What we want at the end
Talking about how we hope to die can help avoid needless suffering for our loved ones as well as for ourselves.
No time for a casual faith
The president of the Unitarian Universalist Association reflects on the spiritual challenges of confronting the resurgence of American white nationalism.
Coffee hour central
We wanted to let people know about everything we had to offer without making them sit through a Sunday service. We started inviting people directly to the coffee hour.
Our radical teachers
In Nicaragua, women cultivate power and share their wisdom with UU feminists from the United States.
Assumed identities: A personal history of passing
I want to tell the truth now, about how I passed—and how people passed me off—as an American Indian.
‘You cannot go out’
Since October, Sujitno and Dahlia Sajuti have lived in a Unitarian Universalist church, pleading to stay in the country they’ve called home for thirty years.
Do you have to be an activist to be a Unitarian Universalist?
Six leaders reflect on activism and religious identity in a racially and politically charged era.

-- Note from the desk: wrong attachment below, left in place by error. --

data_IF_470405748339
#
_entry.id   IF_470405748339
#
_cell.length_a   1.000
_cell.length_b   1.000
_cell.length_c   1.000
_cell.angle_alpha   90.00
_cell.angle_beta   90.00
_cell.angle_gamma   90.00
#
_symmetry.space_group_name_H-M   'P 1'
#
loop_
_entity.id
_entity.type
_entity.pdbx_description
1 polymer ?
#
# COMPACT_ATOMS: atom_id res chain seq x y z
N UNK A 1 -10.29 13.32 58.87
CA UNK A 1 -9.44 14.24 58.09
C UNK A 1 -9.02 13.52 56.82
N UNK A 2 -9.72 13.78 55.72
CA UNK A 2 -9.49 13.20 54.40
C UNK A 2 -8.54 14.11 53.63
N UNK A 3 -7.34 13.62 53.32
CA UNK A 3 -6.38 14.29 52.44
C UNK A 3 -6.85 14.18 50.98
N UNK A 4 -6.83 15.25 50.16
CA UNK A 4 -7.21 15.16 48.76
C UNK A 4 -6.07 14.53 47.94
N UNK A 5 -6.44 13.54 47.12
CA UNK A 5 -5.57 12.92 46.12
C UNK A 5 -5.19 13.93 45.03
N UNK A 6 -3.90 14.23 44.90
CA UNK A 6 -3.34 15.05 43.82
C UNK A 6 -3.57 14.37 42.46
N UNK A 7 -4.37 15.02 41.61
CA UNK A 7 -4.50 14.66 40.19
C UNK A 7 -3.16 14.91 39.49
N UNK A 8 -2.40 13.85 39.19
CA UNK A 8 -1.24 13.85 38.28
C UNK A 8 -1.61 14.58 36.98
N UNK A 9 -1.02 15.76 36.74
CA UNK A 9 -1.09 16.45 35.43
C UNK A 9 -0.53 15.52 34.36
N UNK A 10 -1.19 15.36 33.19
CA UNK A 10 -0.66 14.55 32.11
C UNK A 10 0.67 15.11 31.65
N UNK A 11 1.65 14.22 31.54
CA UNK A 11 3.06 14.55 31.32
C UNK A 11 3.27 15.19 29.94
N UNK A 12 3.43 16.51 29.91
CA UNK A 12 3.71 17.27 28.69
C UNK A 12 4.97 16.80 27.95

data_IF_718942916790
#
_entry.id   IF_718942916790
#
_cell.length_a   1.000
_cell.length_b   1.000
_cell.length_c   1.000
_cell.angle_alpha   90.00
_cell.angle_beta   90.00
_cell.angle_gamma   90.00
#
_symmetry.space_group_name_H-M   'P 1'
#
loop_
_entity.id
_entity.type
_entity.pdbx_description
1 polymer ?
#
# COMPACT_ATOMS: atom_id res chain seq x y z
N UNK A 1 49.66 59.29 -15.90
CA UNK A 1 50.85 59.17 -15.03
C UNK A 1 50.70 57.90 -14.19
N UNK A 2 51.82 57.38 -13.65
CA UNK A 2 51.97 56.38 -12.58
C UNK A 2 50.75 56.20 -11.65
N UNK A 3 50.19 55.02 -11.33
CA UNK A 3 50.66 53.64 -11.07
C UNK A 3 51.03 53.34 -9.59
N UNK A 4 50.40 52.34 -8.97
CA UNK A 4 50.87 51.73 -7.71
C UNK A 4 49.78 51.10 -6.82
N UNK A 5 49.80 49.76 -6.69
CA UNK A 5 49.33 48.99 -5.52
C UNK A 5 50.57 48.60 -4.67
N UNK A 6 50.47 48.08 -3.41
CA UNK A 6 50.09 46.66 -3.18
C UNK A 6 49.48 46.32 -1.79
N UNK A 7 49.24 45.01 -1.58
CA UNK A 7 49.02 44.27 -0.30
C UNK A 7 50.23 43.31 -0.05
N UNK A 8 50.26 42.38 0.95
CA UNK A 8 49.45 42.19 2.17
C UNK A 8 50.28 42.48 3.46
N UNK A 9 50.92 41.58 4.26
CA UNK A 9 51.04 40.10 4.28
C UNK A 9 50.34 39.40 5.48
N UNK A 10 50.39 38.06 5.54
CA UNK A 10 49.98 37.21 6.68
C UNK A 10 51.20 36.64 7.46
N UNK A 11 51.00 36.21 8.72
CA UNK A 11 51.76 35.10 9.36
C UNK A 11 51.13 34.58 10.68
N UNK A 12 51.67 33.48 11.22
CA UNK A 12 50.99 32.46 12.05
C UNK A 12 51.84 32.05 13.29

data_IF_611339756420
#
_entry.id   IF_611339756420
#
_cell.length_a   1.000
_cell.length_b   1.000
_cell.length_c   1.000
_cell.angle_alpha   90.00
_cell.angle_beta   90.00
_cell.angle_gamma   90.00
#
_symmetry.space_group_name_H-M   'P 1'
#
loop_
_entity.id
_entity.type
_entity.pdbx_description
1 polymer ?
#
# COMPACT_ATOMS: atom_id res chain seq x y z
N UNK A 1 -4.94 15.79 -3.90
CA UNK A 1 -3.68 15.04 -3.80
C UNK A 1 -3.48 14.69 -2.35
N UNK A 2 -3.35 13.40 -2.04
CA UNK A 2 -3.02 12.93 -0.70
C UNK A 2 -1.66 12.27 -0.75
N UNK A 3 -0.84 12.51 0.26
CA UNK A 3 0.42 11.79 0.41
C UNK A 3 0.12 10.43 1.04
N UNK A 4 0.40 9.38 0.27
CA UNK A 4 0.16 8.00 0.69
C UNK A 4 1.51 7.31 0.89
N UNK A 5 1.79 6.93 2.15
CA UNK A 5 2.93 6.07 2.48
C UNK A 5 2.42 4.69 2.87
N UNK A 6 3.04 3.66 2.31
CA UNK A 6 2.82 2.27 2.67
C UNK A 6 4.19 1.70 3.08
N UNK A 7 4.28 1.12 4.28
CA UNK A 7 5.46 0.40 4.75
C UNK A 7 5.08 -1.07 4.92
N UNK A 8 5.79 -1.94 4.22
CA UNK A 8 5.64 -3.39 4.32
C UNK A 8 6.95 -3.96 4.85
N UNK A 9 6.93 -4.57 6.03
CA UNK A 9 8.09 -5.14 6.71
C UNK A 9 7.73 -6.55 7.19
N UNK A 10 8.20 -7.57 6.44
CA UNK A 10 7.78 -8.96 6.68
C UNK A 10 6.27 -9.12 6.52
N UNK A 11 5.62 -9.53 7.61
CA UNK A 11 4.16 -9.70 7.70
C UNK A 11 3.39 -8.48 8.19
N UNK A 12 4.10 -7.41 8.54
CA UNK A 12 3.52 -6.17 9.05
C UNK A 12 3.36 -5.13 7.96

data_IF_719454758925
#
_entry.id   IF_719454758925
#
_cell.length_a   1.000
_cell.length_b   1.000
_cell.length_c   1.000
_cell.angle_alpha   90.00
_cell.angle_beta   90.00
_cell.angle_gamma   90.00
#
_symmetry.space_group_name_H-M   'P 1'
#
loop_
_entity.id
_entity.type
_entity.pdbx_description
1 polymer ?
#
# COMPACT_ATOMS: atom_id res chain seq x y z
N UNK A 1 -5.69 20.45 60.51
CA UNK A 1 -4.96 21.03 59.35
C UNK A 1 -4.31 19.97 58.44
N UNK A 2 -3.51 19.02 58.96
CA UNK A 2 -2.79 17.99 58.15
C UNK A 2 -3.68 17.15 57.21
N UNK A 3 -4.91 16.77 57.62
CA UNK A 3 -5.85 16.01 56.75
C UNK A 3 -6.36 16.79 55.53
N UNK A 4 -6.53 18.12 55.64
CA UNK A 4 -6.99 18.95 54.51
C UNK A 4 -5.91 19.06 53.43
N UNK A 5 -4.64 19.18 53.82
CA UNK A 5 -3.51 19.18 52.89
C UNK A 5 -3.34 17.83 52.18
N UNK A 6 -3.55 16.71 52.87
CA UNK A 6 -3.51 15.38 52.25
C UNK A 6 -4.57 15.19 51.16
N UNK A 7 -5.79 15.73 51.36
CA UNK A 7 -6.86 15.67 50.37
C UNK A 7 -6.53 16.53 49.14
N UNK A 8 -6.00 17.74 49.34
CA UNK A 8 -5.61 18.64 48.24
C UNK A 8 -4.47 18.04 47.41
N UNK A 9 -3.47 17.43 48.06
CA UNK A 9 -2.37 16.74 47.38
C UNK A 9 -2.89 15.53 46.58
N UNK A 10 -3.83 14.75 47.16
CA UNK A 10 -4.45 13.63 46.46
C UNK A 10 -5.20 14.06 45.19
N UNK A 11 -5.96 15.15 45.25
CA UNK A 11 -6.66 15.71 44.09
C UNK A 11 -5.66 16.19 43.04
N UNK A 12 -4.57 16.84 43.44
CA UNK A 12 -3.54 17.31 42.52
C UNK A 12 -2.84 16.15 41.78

Nature demands respect
We need Thoreau’s ‘tonic of wildness’ to confront climate change. As he explained, ‘We need to witness our own limits transgressed.’
The black hole in the white UU psyche
What is the consequence of not knowing Unitarian Universalism’s black history? We have embraced a false narrative about who we are.
‘We have all been charged’
At the General Assembly in New Orleans, Unitarian Universalists find hopeful signs in a time of surprising change.
Henry David Thoreau, the original none
He wanted nothing to do with the Unitarian church that baptized him, but today’s Unitarian Universalism has embraced his revolutionary ecological, conscientious, and spiritually open approach.
President Peter Morales moved the UUA’s headquarters, encouraged entrepreneurs, and stressed immigration justice. His resignation opens a painful and possibly hopeful new chapter in our conversation about racism.